Company Share Option Plan 

A Company Share Option Plan (CSOP) provides employees with the option to acquire shares in the company that they work for. Unlike EMIs, CSOPs are not limited to ‘small’ companies.

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Company Share Option Plan (CSOP)

CSOPs are approved by HMRC, and therefore attract favourable tax treatment for both the company and the employee provided certain qualifying conditions are satisfied. The qualifying conditions relate to both the company, and the proposed option holder.

CSOPs can be subject to performance conditions, which means that employees will be motivated to ensure the conditions are achieved and their options are therefore capable of exercise. The company also has discretion in relation to which employees participate in the scheme.

Herrington Carmichael have assisted a UK leading sustainable forestry and harvesting company in implementing a CSOP. 

This included the implementation of a new company structure, whereby employees were offered a share of the company to benefit from past and future growth, and responsibility for company performance. The scheme involved offering employees the option to a buy a percentage of the company’s shares, including the release of options in multiple tranches, to allow involvement of future employees in the scheme.

The CSOP allowed employees to own shares in the company, and therefore receive dividends, or sell their shares and realise the increase in value since acquisition.

The scheme successfully assisted the company in achieving profit targets, whilst also managing cash flow.

FAQs

What are the qualifying conditions a company must meet to use a CSOP?

CSOPs are commonly implemented by UK listed companies, US companies extending their plans into the UK and larger UK private companies.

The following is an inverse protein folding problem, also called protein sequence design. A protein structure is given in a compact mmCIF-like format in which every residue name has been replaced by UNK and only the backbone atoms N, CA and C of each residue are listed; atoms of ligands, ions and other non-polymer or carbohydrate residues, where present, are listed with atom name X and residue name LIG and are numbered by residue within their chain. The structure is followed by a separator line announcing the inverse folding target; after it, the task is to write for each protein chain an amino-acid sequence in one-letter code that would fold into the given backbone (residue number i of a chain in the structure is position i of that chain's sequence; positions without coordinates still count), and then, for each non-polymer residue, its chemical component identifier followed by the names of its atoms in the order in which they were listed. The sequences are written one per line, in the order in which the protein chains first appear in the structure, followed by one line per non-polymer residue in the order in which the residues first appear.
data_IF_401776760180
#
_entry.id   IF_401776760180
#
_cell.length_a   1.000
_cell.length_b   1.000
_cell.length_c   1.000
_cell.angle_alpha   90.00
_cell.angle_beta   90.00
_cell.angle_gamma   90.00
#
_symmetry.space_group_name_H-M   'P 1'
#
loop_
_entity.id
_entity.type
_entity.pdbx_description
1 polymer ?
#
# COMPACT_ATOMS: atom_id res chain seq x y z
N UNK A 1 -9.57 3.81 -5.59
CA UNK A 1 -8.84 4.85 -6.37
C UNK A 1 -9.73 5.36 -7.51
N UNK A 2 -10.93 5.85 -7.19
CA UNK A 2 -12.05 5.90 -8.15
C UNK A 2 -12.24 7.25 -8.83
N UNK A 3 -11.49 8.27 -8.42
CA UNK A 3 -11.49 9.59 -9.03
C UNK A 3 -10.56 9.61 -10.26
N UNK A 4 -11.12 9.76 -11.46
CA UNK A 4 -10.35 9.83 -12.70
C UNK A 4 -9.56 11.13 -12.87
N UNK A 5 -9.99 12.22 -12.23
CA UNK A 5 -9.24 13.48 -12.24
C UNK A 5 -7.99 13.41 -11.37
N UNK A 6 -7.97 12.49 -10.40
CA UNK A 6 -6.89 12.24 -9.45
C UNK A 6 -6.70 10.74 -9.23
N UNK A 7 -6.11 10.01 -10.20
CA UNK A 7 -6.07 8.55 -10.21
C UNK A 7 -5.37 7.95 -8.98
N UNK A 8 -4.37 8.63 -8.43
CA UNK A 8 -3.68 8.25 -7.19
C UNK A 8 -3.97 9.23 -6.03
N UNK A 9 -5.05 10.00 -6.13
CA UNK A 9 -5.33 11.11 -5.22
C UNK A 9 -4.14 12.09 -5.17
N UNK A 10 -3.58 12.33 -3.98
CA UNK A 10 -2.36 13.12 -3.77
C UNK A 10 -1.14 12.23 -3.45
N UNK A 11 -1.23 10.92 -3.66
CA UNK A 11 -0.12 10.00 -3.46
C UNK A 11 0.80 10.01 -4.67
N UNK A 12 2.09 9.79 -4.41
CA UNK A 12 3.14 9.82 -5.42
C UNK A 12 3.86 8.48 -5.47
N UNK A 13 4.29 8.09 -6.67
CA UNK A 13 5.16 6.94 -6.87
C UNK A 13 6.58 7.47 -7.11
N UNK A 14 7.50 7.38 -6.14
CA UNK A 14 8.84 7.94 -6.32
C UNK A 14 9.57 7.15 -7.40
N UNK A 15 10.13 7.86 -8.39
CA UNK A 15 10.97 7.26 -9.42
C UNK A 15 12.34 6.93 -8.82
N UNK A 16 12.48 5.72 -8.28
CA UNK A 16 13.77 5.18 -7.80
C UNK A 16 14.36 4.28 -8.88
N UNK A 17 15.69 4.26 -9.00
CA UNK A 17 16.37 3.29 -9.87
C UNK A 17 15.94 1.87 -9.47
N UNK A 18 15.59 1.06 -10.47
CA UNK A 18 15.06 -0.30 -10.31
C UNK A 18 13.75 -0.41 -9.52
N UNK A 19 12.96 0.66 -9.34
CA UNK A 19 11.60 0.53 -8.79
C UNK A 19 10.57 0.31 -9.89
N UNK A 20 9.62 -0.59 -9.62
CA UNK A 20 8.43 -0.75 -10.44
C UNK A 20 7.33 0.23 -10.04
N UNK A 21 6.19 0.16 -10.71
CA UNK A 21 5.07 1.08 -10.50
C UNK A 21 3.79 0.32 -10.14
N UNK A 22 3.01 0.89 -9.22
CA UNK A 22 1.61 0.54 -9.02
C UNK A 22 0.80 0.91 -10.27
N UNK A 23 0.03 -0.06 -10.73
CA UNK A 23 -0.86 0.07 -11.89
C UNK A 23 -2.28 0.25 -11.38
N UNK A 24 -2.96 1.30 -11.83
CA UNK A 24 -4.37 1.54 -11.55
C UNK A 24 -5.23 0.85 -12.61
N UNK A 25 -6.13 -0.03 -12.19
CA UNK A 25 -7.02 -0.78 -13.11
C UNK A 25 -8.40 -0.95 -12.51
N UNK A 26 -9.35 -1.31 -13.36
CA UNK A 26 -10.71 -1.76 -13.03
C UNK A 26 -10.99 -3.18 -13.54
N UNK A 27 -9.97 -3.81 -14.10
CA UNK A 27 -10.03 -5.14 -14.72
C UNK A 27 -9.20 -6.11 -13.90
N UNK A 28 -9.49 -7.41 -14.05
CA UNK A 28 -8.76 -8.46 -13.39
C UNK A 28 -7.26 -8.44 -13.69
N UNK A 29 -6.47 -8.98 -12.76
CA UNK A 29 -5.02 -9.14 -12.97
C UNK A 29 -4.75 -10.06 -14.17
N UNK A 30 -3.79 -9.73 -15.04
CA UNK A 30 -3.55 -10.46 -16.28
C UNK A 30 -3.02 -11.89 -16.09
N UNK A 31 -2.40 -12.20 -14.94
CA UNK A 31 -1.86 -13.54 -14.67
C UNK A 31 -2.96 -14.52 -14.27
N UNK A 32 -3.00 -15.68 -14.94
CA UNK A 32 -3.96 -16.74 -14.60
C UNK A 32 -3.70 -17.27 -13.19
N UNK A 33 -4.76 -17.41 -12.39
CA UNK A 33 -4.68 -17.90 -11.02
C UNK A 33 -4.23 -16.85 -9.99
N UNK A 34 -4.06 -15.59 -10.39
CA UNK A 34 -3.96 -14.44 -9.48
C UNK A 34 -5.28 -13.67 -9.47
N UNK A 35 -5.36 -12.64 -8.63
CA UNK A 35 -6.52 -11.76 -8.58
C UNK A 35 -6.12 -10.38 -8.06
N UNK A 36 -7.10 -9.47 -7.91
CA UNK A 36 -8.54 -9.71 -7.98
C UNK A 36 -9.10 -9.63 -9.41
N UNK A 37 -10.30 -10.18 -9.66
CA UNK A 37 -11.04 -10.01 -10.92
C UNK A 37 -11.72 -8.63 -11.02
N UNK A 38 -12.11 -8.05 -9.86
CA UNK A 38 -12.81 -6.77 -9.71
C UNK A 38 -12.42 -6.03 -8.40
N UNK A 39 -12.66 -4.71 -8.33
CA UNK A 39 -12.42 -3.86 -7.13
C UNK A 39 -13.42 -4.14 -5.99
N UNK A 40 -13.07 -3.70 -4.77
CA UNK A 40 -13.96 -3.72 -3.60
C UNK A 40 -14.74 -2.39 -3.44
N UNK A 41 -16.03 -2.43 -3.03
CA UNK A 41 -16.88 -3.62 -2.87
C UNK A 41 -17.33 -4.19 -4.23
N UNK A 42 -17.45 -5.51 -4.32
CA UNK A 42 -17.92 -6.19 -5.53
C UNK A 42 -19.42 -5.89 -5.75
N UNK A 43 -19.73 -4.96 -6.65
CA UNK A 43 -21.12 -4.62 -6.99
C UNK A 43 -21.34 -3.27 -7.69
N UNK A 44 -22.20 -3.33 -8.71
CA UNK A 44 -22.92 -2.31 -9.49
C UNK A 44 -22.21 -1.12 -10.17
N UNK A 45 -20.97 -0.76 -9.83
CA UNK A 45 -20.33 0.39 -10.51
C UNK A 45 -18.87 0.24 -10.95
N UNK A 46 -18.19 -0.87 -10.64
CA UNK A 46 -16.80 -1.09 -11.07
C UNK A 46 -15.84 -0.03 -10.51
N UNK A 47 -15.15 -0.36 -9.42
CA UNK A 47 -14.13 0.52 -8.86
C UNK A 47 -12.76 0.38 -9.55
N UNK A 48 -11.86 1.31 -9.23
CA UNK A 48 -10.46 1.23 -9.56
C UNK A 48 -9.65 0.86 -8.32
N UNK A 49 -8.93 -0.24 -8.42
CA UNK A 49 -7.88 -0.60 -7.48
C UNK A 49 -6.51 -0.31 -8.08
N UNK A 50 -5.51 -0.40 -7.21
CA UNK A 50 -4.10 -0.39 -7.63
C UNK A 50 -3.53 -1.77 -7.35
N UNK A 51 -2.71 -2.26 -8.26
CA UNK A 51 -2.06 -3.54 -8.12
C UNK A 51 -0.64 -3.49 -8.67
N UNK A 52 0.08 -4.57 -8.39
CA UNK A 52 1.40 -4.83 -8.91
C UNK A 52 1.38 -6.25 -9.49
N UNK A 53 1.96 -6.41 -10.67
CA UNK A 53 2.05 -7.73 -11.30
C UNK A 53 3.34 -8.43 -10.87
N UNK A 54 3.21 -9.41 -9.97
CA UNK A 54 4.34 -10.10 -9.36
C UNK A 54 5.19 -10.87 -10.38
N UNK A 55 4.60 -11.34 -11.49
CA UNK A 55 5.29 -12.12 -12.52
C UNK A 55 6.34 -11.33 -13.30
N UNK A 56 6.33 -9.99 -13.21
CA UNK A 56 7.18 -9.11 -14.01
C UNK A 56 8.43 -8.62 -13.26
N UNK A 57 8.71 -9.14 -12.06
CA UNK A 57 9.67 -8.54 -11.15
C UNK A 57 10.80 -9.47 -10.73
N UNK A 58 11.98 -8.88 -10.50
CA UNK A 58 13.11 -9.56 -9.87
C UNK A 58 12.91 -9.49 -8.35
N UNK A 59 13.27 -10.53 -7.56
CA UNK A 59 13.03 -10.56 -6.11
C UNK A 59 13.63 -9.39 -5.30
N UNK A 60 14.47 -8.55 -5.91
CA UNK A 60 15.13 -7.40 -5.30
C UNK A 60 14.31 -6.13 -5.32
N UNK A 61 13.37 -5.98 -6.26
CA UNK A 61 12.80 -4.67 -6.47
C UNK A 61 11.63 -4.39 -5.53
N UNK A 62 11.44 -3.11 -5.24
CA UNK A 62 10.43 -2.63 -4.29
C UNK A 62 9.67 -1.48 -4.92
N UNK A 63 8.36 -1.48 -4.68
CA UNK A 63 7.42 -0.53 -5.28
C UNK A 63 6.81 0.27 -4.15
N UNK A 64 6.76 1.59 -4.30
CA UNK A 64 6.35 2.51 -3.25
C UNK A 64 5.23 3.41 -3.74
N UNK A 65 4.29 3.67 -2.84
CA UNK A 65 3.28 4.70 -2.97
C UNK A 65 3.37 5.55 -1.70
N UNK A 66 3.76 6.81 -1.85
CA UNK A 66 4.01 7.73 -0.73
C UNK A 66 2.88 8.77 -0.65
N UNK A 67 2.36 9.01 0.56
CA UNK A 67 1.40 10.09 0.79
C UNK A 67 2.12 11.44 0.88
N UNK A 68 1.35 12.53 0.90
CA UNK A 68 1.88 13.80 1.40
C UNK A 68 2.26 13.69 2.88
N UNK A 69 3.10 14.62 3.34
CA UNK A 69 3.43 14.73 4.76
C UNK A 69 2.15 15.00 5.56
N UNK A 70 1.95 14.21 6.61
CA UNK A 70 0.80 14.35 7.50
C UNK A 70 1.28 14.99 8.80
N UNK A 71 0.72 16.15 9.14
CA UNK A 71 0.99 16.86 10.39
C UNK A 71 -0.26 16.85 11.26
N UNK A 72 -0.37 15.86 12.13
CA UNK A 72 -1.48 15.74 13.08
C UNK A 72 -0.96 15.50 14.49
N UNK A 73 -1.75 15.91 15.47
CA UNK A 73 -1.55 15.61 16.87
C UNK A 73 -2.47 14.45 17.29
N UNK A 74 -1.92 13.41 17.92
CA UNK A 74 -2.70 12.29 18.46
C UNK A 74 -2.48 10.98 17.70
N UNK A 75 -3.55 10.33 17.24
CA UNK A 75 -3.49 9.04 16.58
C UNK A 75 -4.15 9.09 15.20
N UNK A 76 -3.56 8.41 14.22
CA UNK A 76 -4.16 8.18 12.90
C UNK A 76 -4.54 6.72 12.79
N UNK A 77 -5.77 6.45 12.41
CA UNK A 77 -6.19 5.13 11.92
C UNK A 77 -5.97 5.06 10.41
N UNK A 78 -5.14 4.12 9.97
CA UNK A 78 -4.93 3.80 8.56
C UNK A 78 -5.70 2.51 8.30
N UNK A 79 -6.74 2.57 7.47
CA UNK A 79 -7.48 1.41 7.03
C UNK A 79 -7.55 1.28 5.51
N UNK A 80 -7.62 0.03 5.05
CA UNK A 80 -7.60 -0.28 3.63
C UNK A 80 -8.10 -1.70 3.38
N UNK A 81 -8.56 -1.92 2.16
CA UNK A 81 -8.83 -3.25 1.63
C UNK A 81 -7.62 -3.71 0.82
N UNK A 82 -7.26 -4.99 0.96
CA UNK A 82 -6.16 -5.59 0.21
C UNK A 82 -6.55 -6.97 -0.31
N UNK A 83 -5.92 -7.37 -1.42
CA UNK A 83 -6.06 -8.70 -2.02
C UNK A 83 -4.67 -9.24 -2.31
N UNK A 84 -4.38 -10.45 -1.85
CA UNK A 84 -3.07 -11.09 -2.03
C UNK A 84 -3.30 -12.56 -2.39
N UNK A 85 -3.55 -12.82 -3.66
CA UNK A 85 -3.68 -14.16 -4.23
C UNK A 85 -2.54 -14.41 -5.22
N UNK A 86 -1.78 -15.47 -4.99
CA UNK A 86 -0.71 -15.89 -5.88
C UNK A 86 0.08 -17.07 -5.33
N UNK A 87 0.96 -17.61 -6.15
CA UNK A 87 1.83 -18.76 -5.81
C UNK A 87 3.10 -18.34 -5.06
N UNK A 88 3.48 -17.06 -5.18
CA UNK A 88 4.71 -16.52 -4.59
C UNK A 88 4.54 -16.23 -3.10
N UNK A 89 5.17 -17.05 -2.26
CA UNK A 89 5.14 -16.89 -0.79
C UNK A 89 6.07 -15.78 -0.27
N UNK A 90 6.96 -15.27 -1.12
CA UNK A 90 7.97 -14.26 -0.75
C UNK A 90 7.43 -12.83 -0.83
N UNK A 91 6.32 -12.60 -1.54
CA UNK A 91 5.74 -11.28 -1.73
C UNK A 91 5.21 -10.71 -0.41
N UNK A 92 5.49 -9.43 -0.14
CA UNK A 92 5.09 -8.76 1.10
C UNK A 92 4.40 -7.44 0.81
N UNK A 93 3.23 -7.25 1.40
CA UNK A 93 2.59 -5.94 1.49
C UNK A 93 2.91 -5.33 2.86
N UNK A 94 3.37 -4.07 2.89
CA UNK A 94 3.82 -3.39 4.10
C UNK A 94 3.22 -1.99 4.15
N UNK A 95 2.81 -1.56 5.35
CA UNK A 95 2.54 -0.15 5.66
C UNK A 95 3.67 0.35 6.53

To qualify to use a CSOP, a company must either be listed on a recognised stock exchange or be independent and, therefore, not controlled by another company.

There are also conditions on the share subject to the option offered under the CSOP. These are that the shares must be fully paid up and non-redeemable, forming part of the company’s ordinary share capital.

What are the advantages of a CSOP?

For companies, CSOPs offer great flexibility to provide for exercise on a particular “Exit Event”, or to impose exit conditions. For example, CSOPS will often not be exercisable for three years from the grant or for 6 months after a participating employee becomes a good leaver.

For employees, they will not pay income tax upon exercise, provided they meet the exercise conditions. Further, employees may exercise their option even after departure.

Clearly, this provides the balance of a strong tax incentive for employees whilst allowing the company to retain a high level of control over the employee’s exit options.

  • Property e.g. leases or sale of property
  • Employment e.g. full-time, part-time, fixed term, internships or freelancer contracts
  • Immigration related contracts
  • Corporate contracts e.g. shareholder agreements, business purchase contracts, articles of association, share buy-back agreements, share scheme documents
  • Pension related contracts
  • Litigation documents or contracts e.g. letters of claim or court documents
  • Insurance policies or associated documents
  • Banking and finance e.g. bonding, loan, deposit or factoring contracts
  • Franchise contracts

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